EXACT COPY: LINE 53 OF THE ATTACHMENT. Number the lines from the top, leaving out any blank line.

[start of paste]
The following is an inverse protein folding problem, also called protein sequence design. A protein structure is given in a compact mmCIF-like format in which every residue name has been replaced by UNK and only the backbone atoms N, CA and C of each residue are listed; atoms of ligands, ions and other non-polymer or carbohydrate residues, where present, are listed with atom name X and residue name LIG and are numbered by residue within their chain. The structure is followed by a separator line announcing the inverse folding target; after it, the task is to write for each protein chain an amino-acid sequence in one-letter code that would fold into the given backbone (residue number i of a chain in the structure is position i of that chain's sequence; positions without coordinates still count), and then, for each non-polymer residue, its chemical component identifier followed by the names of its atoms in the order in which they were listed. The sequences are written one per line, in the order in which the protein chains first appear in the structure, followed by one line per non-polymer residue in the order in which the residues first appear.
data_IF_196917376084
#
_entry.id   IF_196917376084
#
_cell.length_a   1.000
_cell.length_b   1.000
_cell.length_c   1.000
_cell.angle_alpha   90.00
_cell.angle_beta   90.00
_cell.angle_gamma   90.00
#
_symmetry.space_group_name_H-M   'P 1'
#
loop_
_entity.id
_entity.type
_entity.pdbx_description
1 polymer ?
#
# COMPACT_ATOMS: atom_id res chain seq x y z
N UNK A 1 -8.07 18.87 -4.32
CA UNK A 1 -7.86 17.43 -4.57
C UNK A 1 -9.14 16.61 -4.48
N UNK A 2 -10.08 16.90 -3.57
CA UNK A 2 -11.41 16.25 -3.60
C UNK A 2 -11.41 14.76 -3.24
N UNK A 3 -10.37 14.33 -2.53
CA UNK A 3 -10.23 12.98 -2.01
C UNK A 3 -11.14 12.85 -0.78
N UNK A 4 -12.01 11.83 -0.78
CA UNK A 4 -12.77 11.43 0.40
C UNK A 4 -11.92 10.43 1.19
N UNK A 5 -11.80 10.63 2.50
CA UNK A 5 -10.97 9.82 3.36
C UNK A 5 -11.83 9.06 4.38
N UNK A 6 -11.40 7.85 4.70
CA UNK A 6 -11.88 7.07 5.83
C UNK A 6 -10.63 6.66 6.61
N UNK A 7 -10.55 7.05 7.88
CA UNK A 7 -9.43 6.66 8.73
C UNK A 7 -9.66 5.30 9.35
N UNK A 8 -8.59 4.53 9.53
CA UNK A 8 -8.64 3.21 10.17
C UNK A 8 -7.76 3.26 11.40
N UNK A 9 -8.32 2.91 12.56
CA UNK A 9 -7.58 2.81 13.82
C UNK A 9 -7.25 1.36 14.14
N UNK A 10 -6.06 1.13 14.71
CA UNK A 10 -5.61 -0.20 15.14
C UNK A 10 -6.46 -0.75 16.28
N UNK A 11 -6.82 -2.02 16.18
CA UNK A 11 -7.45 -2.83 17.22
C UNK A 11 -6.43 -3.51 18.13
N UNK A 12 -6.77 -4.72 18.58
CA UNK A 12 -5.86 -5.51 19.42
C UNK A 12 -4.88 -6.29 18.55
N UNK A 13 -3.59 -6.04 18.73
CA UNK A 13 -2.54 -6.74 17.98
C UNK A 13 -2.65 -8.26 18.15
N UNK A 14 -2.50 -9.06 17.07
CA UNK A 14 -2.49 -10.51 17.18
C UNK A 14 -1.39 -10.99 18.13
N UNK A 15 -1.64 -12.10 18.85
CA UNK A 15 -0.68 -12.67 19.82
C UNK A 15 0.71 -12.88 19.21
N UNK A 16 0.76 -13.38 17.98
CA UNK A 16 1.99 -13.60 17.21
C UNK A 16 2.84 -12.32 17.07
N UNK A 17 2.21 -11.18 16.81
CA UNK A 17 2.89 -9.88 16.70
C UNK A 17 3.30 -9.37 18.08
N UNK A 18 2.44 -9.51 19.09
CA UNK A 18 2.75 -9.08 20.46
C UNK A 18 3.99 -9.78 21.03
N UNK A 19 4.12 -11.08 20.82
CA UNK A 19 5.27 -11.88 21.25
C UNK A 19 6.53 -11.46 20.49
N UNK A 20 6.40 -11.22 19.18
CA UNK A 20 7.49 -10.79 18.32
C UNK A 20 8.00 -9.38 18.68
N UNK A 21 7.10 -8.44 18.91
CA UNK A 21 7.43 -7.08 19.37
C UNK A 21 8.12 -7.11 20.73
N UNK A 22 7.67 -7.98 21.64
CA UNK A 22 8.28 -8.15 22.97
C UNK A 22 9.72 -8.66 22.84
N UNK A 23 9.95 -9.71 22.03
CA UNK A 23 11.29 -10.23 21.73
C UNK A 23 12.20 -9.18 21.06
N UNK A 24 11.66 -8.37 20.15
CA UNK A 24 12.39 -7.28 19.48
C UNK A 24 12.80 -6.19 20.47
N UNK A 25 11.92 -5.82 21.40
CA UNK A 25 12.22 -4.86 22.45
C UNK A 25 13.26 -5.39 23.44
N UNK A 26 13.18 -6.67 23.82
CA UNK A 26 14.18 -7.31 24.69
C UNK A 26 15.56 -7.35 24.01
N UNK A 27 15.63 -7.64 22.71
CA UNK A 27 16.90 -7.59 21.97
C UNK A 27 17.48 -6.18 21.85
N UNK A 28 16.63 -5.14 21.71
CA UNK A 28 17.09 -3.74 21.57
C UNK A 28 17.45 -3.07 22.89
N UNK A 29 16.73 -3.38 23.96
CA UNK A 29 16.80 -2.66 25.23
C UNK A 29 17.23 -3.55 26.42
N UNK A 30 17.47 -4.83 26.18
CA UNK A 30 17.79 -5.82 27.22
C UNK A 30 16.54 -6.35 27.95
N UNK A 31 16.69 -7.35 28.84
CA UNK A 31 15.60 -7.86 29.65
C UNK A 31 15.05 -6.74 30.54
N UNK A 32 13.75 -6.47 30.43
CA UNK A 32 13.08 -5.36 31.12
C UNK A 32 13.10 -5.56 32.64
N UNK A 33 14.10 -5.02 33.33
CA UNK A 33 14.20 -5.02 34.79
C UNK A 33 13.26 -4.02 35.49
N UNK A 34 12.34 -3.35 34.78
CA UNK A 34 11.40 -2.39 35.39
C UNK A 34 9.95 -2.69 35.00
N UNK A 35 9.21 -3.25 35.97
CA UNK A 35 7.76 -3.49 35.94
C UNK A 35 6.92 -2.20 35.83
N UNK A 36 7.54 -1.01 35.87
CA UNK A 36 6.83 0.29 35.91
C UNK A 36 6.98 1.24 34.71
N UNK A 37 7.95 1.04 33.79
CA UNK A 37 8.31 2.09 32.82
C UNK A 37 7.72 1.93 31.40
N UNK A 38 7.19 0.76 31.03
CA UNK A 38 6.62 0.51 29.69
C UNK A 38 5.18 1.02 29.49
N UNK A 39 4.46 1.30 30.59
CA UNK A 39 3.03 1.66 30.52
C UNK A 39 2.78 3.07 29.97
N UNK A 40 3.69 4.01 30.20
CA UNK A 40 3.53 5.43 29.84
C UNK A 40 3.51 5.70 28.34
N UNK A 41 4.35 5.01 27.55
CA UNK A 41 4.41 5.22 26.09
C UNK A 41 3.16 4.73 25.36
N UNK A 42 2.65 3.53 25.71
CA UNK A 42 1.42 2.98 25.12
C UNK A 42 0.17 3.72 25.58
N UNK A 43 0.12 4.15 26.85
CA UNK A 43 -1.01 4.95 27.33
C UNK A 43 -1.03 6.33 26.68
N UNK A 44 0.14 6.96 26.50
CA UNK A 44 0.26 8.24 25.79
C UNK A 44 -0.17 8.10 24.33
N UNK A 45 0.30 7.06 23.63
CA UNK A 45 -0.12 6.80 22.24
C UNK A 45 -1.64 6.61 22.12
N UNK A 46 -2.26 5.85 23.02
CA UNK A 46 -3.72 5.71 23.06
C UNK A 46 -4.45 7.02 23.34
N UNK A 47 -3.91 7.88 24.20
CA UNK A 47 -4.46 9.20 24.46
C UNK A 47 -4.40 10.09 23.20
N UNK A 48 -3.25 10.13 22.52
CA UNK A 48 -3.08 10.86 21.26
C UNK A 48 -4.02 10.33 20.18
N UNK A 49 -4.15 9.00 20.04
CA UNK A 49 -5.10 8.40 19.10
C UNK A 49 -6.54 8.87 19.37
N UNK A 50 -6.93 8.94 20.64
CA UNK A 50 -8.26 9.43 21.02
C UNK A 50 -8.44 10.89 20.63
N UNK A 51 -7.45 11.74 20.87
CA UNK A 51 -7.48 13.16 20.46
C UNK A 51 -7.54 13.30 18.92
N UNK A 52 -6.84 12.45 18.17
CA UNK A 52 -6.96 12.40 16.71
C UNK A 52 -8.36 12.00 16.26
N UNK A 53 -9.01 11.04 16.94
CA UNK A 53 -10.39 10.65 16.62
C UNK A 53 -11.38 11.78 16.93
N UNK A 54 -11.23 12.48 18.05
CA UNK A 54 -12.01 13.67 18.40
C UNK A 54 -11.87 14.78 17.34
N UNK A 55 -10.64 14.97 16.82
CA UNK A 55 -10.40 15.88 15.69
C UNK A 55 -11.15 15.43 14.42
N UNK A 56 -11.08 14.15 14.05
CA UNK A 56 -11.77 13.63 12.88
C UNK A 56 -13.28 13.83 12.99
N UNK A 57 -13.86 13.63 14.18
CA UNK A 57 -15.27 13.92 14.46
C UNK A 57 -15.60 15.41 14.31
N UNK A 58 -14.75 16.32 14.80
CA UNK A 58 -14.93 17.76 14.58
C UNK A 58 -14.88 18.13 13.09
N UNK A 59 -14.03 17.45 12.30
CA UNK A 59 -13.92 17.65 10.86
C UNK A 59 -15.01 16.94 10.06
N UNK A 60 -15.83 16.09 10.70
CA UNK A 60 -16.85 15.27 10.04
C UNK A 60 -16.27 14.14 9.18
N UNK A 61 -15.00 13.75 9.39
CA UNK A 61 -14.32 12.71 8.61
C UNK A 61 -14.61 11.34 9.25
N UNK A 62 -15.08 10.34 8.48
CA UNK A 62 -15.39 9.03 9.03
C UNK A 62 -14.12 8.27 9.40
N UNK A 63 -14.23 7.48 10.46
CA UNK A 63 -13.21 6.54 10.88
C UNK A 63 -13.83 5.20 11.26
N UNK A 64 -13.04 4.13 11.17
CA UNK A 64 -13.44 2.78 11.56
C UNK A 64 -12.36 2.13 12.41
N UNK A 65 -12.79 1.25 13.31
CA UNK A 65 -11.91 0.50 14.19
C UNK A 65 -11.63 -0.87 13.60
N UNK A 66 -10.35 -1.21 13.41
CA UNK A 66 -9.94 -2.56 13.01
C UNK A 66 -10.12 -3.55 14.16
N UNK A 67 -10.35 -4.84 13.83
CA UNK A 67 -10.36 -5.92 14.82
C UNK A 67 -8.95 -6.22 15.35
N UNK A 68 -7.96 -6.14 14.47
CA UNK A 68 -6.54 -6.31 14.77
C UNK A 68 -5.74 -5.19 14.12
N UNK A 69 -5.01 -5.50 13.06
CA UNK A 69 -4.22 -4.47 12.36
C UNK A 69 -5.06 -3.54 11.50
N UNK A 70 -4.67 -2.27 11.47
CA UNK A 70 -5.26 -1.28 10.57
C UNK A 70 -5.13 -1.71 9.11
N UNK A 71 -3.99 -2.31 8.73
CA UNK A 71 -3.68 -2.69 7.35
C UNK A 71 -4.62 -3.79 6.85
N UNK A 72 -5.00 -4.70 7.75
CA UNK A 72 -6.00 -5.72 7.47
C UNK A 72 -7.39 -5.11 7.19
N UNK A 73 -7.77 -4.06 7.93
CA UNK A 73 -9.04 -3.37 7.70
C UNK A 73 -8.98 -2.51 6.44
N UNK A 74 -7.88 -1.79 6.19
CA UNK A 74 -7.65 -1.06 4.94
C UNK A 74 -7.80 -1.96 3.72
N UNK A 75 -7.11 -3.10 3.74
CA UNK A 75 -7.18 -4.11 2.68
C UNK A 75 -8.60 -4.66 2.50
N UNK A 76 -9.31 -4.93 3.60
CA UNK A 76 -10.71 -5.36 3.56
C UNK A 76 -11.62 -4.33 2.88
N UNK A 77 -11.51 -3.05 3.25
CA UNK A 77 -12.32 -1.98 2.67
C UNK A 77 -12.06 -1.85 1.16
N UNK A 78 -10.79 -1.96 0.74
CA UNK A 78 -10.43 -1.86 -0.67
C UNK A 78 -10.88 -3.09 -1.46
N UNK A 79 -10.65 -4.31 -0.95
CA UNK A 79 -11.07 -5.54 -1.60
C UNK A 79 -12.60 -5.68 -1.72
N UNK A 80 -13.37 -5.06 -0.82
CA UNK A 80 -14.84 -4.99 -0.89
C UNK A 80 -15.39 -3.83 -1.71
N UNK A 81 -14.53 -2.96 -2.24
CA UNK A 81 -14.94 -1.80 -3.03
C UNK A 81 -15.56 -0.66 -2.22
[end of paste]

CA UNK A 11 -7.45 -2.83 17.22